Ankeny, William, QM3

Fallen
 
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Last Rank
Petty Officer Third Class
Last Primary NEC
QM-0000-Quartermaster
Last Rating/NEC Group
Quartermaster
Primary Unit
1944-1944, QM-0000, USS Gudgeon (SS-211)
Service Years
1940 - 1944
QM-Quartermaster

 Last Photo   Personal Details 


Home State
Ohio
Ohio
Year of Birth
1922
 
This Military Service Page was created/owned by Michael Williams, DC3 to remember Ankeny, William, QM3.

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Casualty Info
Home Town
Akron, OH
Last Address
Lakemore, OH

Casualty Date
Apr 18, 1944
 
Cause
Hostile-Body Not Recovered
Reason
Other Explosive Device
Location
Pacific Ocean
Conflict
World War II
Location of Interment
Honolulu Memorial - Honolulu, Hawaii
Wall/Plot Coordinates
Court 5 (cenotaph)

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 Additional Information
Last Known Activity

The USS Gudgeon (SS-211) left on her 12th patrol 4 April 1944, checked in at Johnson Island on 7 April and was never heard from again. Her loss is a mystery. On 7 June 1944, she was officially declared lost and presumed lost. Quartermaster Third Class Ankeny was listed as Missing in Action and later declared dead 15 January 1946.
   
Comments/Citation
Not Specified
   
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World War II/Asiatic-Pacific Theater/Attack on Pearl Harbor
Start Year
1941
End Year
1941

Description
The attack on Pearl Harbor, also known as the Battle of Pearl Harbor, the Hawaii Operation or Operation AI by the Japanese Imperial General Headquarters,  and Operation Z during planning, was a surprise military strike by the Imperial Japanese Navy against the United States naval base at Pearl Harbor, Hawaii Territory, on the morning of December 7, 1941. The attack led to the United States' entry into World War II.

Japan intended the attack as a preventive action to keep the U.S. Pacific Fleet from interfering with military actions the Empire of Japan planned in Southeast Asia against overseas territories of the United Kingdom, the Netherlands, and the United States. Over the next seven hours there were coordinated Japanese attacks on the U.S.-held Philippines, Guam and Wake Island and on the British Empire in Malaya, Singapore, and Hong Kong.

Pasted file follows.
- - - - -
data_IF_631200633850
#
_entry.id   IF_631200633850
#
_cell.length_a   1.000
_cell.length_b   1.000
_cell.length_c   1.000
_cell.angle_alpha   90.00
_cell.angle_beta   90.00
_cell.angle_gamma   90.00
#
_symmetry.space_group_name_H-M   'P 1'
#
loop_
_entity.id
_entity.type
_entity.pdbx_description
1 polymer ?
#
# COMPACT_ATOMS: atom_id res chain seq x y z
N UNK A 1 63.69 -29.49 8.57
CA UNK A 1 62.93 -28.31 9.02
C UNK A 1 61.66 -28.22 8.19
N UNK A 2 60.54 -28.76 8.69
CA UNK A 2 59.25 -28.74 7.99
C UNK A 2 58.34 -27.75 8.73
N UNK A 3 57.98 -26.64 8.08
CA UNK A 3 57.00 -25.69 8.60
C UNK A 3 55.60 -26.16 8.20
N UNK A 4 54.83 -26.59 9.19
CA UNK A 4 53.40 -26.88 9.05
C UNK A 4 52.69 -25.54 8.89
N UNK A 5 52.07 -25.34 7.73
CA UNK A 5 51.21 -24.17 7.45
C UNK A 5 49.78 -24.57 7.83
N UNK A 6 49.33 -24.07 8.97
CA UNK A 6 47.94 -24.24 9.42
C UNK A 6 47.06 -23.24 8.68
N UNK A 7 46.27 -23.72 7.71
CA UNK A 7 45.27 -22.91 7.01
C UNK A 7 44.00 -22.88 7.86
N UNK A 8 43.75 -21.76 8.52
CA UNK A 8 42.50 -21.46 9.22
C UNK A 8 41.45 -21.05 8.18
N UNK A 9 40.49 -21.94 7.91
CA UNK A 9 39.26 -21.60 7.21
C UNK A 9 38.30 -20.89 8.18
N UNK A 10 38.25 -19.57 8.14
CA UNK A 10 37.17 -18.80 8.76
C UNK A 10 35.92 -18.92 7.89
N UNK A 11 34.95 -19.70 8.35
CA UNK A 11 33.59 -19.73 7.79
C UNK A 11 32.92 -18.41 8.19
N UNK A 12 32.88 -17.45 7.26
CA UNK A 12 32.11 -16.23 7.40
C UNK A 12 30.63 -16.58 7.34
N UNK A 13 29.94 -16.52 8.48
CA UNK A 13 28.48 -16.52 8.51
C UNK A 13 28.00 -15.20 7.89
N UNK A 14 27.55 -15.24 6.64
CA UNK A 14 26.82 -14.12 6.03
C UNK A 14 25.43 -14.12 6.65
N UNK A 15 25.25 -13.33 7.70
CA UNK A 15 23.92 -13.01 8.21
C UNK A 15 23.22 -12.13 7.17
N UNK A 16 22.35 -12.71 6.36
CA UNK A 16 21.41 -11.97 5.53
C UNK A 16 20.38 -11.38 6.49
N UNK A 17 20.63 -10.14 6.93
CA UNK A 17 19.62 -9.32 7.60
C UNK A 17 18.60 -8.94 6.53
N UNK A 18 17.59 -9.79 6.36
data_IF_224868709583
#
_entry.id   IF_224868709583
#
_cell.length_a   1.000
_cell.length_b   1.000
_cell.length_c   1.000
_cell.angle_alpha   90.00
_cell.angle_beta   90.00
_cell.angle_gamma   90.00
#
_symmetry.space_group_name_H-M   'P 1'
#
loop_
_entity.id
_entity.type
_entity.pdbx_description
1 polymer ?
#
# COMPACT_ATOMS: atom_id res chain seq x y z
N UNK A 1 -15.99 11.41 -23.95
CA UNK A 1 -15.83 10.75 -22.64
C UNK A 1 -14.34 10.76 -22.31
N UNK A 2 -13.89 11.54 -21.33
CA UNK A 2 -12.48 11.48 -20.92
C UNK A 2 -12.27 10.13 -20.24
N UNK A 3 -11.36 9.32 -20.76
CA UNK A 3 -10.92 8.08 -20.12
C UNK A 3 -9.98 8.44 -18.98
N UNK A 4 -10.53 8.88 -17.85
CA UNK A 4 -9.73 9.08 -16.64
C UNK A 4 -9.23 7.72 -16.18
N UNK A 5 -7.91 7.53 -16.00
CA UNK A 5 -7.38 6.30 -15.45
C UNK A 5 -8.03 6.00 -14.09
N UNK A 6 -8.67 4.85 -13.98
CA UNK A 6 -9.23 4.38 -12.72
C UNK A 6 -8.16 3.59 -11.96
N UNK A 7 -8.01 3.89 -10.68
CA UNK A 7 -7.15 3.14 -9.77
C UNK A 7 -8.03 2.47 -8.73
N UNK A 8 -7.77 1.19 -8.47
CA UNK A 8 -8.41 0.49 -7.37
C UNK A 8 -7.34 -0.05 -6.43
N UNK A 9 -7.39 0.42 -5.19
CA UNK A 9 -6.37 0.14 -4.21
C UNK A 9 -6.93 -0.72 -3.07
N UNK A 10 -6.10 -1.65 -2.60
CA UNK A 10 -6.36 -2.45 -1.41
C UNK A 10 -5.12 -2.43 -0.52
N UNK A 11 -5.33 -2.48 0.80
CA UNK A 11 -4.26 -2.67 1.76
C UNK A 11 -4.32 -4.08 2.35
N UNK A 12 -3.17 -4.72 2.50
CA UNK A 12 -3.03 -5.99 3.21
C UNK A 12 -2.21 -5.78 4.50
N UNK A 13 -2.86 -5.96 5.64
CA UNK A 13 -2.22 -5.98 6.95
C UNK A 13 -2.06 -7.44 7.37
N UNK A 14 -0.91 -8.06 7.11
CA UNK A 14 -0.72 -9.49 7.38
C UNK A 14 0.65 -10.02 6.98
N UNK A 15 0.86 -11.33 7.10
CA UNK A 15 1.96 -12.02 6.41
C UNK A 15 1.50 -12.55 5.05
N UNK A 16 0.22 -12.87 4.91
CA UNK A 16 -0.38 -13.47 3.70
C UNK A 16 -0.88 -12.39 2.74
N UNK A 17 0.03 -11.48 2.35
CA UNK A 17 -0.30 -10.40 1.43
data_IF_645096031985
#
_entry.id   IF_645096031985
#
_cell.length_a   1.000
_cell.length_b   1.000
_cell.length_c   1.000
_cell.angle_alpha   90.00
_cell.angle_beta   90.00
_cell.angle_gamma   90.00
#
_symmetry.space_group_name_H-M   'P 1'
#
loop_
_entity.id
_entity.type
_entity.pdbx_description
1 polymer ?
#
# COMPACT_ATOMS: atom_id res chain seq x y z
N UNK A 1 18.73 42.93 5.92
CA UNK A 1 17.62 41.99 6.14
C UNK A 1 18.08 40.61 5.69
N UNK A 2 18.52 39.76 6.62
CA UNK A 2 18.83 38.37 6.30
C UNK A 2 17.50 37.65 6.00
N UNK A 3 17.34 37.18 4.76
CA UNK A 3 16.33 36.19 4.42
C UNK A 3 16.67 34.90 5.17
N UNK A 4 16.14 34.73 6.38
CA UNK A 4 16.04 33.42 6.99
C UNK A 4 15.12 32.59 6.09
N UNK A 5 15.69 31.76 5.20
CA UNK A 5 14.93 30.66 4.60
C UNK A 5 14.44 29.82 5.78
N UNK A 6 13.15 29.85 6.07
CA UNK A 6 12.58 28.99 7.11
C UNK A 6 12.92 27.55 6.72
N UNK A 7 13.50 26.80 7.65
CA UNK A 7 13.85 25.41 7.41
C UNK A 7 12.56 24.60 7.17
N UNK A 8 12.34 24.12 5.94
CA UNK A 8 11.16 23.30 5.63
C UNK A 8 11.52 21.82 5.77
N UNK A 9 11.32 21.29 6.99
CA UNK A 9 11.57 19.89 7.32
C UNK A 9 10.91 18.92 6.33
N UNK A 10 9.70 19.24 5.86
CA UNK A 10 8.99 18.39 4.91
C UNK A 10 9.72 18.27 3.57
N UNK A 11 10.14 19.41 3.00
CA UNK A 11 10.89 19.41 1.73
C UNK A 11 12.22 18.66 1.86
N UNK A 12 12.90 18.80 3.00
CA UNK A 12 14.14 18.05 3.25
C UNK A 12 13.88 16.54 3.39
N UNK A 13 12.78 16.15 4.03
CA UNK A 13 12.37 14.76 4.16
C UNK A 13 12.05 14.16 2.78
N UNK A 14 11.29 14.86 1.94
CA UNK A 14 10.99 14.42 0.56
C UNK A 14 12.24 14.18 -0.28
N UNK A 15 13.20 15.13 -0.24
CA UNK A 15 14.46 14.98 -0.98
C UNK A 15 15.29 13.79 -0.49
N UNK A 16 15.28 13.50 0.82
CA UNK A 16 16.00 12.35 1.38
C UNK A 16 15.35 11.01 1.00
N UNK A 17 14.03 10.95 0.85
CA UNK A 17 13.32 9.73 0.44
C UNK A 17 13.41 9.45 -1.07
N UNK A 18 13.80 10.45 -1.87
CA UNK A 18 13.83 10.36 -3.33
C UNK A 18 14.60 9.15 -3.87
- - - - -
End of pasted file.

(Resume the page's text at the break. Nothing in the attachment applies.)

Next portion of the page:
The attack commenced at 7:48 a.m. Hawaiian Time. The base was attacked by 353 Imperial Japanese fighter planes, bombers, and torpedo planes in two waves, launched from six aircraft carriers. All eight U.S. Navy battleships were damaged, with four sunk. All but Arizona were later raised, and six were returned to service and went on to fight in the war. The Japanese also sank or damaged three cruisers, three destroyers, an anti-aircraft training ship, and one minelayer. 188 U.S. aircraft were destroyed; 2,403 Americans were killed and 1,178 others were wounded. Important base installations such as the power station, shipyard, maintenance, and fuel and torpedo storage facilities, as well as the submarine piers and headquarters building (also home of the intelligence section) were not attacked. Japanese losses were light: 29 aircraft and five midget submarines lost, and 64 servicemen killed. One Japanese sailor, Kazuo Sakamaki, was captured.

The attack came as a profound shock to the American people and led directly to the American entry into World War II in both the Pacific and European theaters. The following day, December 8, the United States declared war on Japan. Domestic support for non-interventionism, which had been fading since the Fall of France in 1940,[19] disappeared. Clandestine support of the United Kingdom (e.g., the Neutrality Patrol) was replaced by active alliance. Subsequent operations by the U.S. prompted Nazi Germany and Fascist Italy to declare war on the U.S. on December 11, which was reciprocated by the U.S. the same day.

From the 1950s, several writers alleged that parties high in the U.S. and British governments knew of the attack in advance and may have let it happen (or even encouraged it) with the aim of bringing the U.S. into war. However, this advance-knowledge conspiracy theory is rejected by mainstream historians.

There were numerous historical precedents for unannounced military action by Japan. However, the lack of any formal warning, particularly while negotiations were still apparently ongoing, led President Franklin D. Roosevelt to proclaim December 7, 1941, "a date which will live in infamy". Because the attack happened without a declaration of war and without explicit warning, the attack on Pearl Harbor was judged by the Tokyo Trials to be a war crime.
   
My Participation in This Battle or Operation
From Year
1941
To Year
1941
 
Last Updated:
Dec 20, 2018
   
Personal Memories
   
My Photos From This Battle or Operation
No Available Photos

  2015 Also There at This Battle:
  • Atkins, Edward F., S2c, (1936-1946)
  • Atkins, Maurice Lee, S2c, (1936-1946)
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